Clinicians are trying a leprosy vaccine to help relapsing tuberculosis (TB) patients fight the infection for good1.
Known as Immuvac, the vaccine was developed to prevent leprosy. But the vaccine agent, Mycobacterium indicus pranii , displays antigens similar to both the leprosy bacterium and the TB bacterium. These antigens create an immune response that helps clear TB from patients’ lungs — and when combined with the Revised National Tuberculosis Control Programme-Directly Observed Treatment, Short-course (RNTCP-DOTS), effectively cure patients who are already resistant to first line TB therapies.
“We had no idea how many doses of vaccine would be required, so we planned on giving more,” said Rajni Rani, a superannuated senior scientist at the National Institute for Immunology and an author of the study. “We started seeing results much faster than anticipated, so while the dose was kept the same, the number of injections and the schedule was altered to check if we could expedite the clearance.”
About one quarter of people globally infected with TB reside in India, and the country has seen a rise of MDR TB cases in the past several years.
The multi-centre clinical trial targeted patients with previous high exposure to antibiotics, either as a result of defaulting during previous treatment or relapsing after completing the standard treatment. Known as Category II patients, these groups are at greater risk for developing MDR TB. Additionally, the study evaluated whether adding the vaccine could shorten treatment time, because the current lengthy treatment makes patients less likely to complete the full course of antibiotics, raising concern for cultivating MDR or extensively drug resistant (XDR) TB.
By four weeks, 67% of patients who were receiving the adjunct vaccine had sputum culture converted, whereas only 57% of the placebo group had converted. In subsequent follow up visits, the vaccinated group continued to have higher rates of conversion. Though the final cure rate between vaccine and placebo was not significant, a striking 100% patients who were already resistant to two or three drugs and who received the vaccine were cured, compared to 76% of those who received the placebo.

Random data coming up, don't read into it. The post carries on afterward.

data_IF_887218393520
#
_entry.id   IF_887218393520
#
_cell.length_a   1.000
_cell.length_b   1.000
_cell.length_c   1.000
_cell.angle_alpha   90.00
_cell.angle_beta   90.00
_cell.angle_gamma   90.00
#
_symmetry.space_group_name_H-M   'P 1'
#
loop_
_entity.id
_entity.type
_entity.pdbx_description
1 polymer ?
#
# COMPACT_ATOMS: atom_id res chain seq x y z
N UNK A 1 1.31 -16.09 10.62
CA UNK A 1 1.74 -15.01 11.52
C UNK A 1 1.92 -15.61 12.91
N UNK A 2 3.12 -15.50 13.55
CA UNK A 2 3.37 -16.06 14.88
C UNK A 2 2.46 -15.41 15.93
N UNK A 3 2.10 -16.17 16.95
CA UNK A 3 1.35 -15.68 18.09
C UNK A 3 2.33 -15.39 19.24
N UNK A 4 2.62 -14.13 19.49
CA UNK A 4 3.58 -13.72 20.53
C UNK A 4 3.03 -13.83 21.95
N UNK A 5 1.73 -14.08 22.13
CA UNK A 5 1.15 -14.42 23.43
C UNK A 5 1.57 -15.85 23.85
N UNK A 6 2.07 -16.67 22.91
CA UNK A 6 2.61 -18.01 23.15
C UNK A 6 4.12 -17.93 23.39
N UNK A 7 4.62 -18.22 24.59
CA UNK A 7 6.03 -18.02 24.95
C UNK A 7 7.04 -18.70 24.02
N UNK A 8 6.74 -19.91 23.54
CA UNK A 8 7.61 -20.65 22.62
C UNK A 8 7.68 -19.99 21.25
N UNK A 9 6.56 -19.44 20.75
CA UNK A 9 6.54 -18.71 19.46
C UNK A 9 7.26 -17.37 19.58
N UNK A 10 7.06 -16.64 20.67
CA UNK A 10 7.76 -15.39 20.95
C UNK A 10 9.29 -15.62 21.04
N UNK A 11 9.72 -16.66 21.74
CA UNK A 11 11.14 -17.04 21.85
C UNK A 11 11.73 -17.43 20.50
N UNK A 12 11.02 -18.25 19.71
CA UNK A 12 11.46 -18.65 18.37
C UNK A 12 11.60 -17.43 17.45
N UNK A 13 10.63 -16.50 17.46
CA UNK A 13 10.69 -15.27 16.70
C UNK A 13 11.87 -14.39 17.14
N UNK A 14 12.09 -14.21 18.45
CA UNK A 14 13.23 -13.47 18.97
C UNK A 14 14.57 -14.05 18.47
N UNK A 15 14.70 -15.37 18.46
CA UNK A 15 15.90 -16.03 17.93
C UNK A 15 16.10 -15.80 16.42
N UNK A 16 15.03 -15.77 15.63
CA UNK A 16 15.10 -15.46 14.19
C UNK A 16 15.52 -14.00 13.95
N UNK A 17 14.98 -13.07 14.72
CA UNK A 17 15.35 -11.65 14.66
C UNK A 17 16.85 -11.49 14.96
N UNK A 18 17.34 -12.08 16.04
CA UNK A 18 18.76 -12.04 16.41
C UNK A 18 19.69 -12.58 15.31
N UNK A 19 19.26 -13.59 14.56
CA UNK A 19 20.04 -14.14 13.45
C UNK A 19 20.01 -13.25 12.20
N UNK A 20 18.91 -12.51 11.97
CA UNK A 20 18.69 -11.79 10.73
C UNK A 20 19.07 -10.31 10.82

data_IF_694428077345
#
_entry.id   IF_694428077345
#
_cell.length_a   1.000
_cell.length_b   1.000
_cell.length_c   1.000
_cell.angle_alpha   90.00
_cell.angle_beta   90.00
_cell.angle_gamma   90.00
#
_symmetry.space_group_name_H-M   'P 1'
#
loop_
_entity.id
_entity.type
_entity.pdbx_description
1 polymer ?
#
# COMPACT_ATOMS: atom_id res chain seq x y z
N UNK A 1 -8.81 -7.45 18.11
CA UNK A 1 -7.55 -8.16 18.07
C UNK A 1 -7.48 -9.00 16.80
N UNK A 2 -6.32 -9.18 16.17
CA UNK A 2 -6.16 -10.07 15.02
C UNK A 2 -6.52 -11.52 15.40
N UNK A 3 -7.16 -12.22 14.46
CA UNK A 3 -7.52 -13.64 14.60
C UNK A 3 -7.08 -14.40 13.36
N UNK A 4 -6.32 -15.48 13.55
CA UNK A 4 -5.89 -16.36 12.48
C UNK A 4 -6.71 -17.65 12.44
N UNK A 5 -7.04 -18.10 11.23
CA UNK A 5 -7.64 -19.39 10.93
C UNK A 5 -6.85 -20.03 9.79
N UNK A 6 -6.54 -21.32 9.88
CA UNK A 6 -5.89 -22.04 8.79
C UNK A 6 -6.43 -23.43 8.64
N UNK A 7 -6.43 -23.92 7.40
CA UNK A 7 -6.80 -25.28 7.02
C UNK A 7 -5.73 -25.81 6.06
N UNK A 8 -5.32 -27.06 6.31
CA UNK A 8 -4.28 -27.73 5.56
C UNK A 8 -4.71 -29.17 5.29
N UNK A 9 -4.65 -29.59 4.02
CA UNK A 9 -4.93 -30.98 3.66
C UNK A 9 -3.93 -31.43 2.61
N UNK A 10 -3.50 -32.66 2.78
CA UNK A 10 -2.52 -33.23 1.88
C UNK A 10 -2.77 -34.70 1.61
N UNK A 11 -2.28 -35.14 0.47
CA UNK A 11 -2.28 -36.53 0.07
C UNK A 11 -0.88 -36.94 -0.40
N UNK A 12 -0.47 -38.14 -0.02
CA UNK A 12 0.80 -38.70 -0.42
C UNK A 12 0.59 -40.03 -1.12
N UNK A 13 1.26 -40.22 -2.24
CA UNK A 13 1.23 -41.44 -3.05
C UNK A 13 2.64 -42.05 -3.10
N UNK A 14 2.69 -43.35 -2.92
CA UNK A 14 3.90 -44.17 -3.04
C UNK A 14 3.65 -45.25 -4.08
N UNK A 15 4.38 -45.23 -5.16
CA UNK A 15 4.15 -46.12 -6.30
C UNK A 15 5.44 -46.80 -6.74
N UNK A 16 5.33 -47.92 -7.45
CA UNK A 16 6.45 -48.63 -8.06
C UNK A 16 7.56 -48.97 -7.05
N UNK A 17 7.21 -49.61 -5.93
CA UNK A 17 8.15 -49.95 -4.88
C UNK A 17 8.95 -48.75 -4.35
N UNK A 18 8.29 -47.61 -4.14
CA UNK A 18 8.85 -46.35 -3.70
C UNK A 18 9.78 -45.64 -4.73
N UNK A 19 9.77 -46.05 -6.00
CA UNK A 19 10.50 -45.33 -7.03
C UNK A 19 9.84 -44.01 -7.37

“Since it worked best in the more difficult to treat cases, we hope it should work in MDR cases as well,” said Rani, adding that another trial would be needed. Though researchers expect that a vaccine immunotherapy effective against susceptible TB would also protect against drug resistant forms, “Use of any vaccine puts pressure on a pathogen to mutate to escape immune pressure,” said Daniel Hoft, the principal investigator of the Saint Louis University Vaccine & Treatment Evaluation Unit, who was not involved with the study.
More data is needed to validate these cure rates, however, as cured patients were ultimately identified through a sputum smear test — even though the sputum culture conversion test is the only endpoint so far that has reliably predicted TB treatment success or failure. “It is problematic that the researchers studying Mycobacterium inidcus pranii used microscopic smear negative conversion as their main definition for ‘cure’,” said Hoft. “If you do not use the right definitions, you can't compare to other studies.”
Patient recruitment for experimental TB therapy trials can be difficult since patients are concerned about delaying the standard of care treatment while trying something new. However, the enrollment in this study was robust because the injections were given as an adjunct, at the same time as antibiotics. “This is not, ‘first try and then do that,’” said Rohit Sarin, the director of the National Institute of Tuberculosis and Respiratory Diseases, and an author of the study.
Mycobacterium indicus pranii is named for its discoverer and birthplace Pran Talwar at the National Institute of Immunology, and developed by Cadila Pharmaceuticals in Ahmedabad. The trial results came just weeks after a pilot programme launched in Gujarat and Bihar for vaccinating people in leprosy remission.